Biologist Dave Klein is pictured on St. Matthew Island in 2012. (Courtesy photo | Ned Rozell)

Biologist Dave Klein is pictured on St. Matthew Island in 2012. (Courtesy photo | Ned Rozell)

When biologists stocked Alaska with wolves

Alaska’s wolf-stocking experiment.

Alaska had been a state for one year in 1960 when its Department of Fish and Game conducted a wolf-planting experiment on Coronation Island in Southeast Alaska. At the time, the remote 45-square-mile island exposed to the open Pacific had a high density of blacktailed deer and no wolves. That summer, biologists from Fish and Game released two pairs of wolves on the island.

The experiment was the only wolf-stocking effort undertaken in Alaska and probably worldwide at that time, said Dave Klein, a professor emeritus with the University of Alaska’s Institute of Arctic Biology. Klein, who had studied deer on the island for his PhD thesis, helped the state make the decision to transplant wolves on Coronation Island.

“Alaska had just become a state and you had a brand-new department of fish and game staffed with young biologists who wanted to do things based on biology rather than a mix of politics and science. It’d be much more difficult to do it now.”

The terrain of Coronation Island is pictured, which Alaska biologists stocked with wolves in 1960. (Courtesy photo | Dave Klein)

The terrain of Coronation Island is pictured, which Alaska biologists stocked with wolves in 1960. (Courtesy photo | Dave Klein)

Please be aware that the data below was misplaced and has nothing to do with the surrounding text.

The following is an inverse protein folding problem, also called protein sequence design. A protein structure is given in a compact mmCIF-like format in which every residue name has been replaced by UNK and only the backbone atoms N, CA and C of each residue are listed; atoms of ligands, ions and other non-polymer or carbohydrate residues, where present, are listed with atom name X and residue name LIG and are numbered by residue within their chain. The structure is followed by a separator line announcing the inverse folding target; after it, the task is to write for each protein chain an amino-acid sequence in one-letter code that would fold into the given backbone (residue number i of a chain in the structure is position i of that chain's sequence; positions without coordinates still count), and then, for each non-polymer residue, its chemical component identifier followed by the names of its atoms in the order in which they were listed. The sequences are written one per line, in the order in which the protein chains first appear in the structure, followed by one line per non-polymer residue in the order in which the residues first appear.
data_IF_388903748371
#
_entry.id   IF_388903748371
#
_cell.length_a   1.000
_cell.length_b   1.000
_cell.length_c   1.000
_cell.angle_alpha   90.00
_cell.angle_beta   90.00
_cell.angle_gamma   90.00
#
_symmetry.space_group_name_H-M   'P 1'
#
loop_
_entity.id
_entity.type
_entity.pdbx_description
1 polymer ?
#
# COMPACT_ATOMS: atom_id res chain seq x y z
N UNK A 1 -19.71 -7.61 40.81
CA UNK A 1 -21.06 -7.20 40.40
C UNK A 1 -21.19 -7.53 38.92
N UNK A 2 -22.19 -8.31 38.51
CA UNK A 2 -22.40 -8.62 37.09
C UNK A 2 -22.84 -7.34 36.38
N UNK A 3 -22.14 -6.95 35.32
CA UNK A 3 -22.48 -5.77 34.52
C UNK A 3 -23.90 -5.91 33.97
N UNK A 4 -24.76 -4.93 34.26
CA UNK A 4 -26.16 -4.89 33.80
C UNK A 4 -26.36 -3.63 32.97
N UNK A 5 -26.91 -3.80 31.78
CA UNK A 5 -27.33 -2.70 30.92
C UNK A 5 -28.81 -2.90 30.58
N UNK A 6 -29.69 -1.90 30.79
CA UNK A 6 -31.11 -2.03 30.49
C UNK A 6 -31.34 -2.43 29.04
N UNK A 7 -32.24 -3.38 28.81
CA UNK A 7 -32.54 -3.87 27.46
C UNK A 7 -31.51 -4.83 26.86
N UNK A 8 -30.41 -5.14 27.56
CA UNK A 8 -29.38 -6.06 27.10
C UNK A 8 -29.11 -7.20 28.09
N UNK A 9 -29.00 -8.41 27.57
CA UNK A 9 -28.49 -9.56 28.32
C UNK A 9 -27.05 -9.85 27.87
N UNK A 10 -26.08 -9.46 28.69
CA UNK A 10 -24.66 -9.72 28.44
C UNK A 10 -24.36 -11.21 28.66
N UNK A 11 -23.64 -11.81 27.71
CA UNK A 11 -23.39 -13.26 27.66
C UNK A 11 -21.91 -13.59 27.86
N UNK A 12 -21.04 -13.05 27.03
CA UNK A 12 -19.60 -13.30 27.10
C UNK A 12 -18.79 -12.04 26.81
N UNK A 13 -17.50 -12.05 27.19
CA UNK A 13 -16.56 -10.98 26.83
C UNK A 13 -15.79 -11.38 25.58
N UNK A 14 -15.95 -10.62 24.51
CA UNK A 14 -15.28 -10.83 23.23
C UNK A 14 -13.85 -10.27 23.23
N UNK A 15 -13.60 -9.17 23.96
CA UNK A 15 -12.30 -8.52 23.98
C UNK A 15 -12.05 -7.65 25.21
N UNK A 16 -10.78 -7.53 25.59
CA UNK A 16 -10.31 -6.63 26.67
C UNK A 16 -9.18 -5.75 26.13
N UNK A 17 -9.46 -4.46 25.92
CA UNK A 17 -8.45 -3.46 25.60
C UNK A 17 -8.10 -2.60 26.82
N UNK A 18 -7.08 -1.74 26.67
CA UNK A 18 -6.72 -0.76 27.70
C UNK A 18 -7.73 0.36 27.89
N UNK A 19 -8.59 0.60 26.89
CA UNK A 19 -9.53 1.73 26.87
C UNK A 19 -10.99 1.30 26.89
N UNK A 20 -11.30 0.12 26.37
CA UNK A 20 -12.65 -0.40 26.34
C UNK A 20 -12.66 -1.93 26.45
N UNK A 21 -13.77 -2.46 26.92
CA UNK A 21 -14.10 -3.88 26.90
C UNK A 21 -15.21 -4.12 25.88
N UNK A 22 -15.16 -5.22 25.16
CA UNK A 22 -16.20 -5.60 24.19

Fish and Game biologists released two male and two female wolves at Egg Harbor on Coronation Island. Before they left, the researchers shot five deer to provide food for the wolves.

Biologist Paul Garceau visited the island the next May and found tracks, deer remains and wolf scats containing deer hair and bones, showing that the wolves had adapted to life on the island.

Two months later, a commercial fisherman shot the two adult female wolves, but Garceau saw tracks of wolf pups on the island when he returned later that summer, indicating that the females had given birth before they died, and the pups had survived.

In 1964, Alaska Department of Fish and Game biologist Harry Merriam explored the island for eight days and saw 11 adult wolves and the tracks of two pups. He estimated that at least 13 wolves lived on the island and three litters of young had been born since the first wolves had arrived.

The following summer, in 1965, Merriam spent 10 days on the island, seeing wolf tracks on all the beaches. He saw no sign of deer on the north side of the island, but found deer tracks on the steep slopes of the island’s south side, where rough terrain and dense brush may have provided the best chance for deer to escape wolves.

In February 1966, Merriam saw only three wolves on the island, and their tracks suggested they were the only wolves left. He examined more than 100 wolf scats; six of those contained wolf remains only, suggesting the animals had resorted to cannibalism. Deer remains in the scats were less than one half of the previous spring; fragments of birds, seals, sea creatures and small mammals constituted the rest.

In August 1966, Merriam and his partners collected seven wolf scats, compared to 201 one year before. They found just three sets of fresh deer tracks.

By 1968, one wolf remained on the island. Biologists who inventoried the island’s animals in 1983 found no evidence of wolves, but the deer were once again plentiful.

Alaska’s only wolf-stocking experiment taught biologists the importance of habitat size (they concluded that a 45-square mile island was too small for both deer and wolves). The study also showed how many factors play into the dynamics of a wild animal population, which is a point Klein said many people miss in arguments about wolf control.